These are fair questions and deserve authentic answers.

Physicist and Noble Prize winner Steven Weinberg in his essay, The Crisis of Big Science, writes:

What really motivates elementary particle physicists is a sense of how the world is ordered—it is, they believe, a world governed by simple universal principles that we are capable of discovering. But not everyone feels the importance of this.

Consider the LHC: It is often hard for physicists to explain why we build such huge machines to find such miniscule particles. The purpose of the machine is neither for any military application nor for any commercial purpose. The idea is to help scientists understand something about the basic laws of physics.

Mark Levinson’s celebrated documentary film, Particle Fever, shows a scene where physicist David Kaplan brilliantly explains this in front of a packed audience in a forum at the Aspen Institute of Physics:

When the radio waves were discovered, they weren’t called radio waves, because there were no radios. They were discovered as some sort of radiation. Basic science for big breakthroughs needs to occur at a level where you’re not asking “What is the economic gain?” You are asking “What do we not know, and where can we make progress?” So what is the LHC good for? Could be nothing other than just understanding everything.

There are numerous such examples. The World Wide Web (WWW) was originally conceived by Sir Tim Berners-Lee in 1989 at CERN to automatically share information between scientists in various universities and institutes around the world. Today it is effortlessly used by hundreds of millions of people around the world. Similarly, electricity is the quintessence of everything from computers to phones to microwaves. Sir J.J. Thomson initially thought his “corpuscles” (later identified as electrons) were much too small to be of interest to anyone outside a science lab. But it was quickly realized that electric current was in fact made of moving electrons. The rest is history.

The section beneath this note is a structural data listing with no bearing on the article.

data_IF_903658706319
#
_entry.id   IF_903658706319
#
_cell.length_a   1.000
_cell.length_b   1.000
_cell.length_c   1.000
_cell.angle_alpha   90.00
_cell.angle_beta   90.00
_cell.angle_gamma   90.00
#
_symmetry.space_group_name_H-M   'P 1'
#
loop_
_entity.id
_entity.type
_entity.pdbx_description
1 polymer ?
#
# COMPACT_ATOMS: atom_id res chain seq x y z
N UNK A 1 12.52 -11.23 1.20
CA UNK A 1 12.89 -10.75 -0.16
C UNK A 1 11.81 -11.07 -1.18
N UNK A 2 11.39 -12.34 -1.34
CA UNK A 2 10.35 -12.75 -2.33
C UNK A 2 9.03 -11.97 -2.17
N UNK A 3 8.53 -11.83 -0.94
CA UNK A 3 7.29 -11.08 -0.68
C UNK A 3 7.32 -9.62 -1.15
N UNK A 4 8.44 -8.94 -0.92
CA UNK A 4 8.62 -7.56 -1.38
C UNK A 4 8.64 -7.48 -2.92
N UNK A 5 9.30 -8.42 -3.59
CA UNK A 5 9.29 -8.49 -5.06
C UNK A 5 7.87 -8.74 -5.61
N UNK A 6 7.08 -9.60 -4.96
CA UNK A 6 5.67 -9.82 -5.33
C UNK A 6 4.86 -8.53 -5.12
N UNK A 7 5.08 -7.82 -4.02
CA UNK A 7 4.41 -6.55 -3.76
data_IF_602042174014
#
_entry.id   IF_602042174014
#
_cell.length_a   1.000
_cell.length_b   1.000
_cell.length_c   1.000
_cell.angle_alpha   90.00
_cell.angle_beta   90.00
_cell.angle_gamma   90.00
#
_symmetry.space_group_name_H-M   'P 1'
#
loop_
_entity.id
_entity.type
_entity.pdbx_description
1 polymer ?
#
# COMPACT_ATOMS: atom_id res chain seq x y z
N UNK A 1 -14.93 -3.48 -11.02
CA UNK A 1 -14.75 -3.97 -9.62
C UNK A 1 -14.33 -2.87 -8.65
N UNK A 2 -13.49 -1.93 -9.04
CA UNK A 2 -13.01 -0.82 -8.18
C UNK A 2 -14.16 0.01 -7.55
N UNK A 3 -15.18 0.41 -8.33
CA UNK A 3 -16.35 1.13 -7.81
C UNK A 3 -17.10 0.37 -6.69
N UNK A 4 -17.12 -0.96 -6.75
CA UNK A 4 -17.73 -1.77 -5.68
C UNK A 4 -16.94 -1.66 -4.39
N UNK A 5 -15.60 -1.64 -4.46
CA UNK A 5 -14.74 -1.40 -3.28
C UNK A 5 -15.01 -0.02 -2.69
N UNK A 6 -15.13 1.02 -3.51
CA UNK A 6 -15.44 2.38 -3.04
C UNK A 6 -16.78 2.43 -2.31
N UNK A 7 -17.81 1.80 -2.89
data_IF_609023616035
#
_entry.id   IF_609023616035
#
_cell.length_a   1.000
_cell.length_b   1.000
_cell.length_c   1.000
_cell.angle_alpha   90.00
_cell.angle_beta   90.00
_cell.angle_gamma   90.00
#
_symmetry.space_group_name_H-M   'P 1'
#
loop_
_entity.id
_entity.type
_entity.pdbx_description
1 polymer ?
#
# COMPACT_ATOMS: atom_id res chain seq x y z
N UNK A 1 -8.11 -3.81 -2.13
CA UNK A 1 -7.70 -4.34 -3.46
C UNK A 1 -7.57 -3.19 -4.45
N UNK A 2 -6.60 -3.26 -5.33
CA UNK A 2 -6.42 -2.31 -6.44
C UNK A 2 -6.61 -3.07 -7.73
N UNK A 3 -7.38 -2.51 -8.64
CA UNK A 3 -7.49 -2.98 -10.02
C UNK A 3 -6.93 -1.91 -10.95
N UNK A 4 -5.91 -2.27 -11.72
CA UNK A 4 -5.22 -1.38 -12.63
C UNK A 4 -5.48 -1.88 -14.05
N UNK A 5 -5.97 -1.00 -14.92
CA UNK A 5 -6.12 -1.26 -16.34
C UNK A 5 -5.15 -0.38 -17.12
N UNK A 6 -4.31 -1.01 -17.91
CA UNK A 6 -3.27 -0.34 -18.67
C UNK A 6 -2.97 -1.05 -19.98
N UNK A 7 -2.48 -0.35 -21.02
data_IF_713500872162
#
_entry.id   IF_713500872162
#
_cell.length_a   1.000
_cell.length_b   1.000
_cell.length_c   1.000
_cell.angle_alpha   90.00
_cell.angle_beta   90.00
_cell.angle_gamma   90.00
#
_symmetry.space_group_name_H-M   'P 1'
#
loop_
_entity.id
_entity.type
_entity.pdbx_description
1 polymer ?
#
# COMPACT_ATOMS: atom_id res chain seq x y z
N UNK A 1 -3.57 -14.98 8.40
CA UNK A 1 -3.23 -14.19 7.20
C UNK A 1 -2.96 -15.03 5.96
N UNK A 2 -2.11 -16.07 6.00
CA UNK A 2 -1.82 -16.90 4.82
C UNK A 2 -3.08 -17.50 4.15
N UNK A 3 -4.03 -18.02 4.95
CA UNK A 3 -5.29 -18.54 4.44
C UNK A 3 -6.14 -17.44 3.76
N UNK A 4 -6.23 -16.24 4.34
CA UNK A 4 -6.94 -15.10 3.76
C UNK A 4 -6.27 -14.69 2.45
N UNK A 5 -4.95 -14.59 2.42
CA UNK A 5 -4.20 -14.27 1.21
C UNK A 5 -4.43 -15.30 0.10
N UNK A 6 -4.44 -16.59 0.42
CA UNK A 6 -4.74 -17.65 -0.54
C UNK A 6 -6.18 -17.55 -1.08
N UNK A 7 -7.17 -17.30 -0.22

There are many similar examples in every branch of science. Basic discoveries are hardly made with profitability in mind. The benefits, if at all, are often gained much later. So, why do we humans do scientific research? Simply stated, we do it to understand how the universe works, to know the unknown, to document our awareness for the benefit of the future generations—no different than the way ancient cave dwellers created the magnificent cave paintings of the wild animals they saw every day, between 30,000 and 33,000 years ago in present day France. Our prehistoric ancestors most definitely did not have to think about commercial success—their actions were driven by ritualistic traditions, but their art-form transcended thousands of years to inspire us even today.

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Nobel Laureate Jerome Friedman has this to say about human innovations:

The development of humankind has been strongly linked to the innovations arising from human creativity, from the earliest crude tools to the modern technological society of today. In the modern era, science and technology have provided innovations that have enhanced our standard of living, improved our health and driven the economies of nations.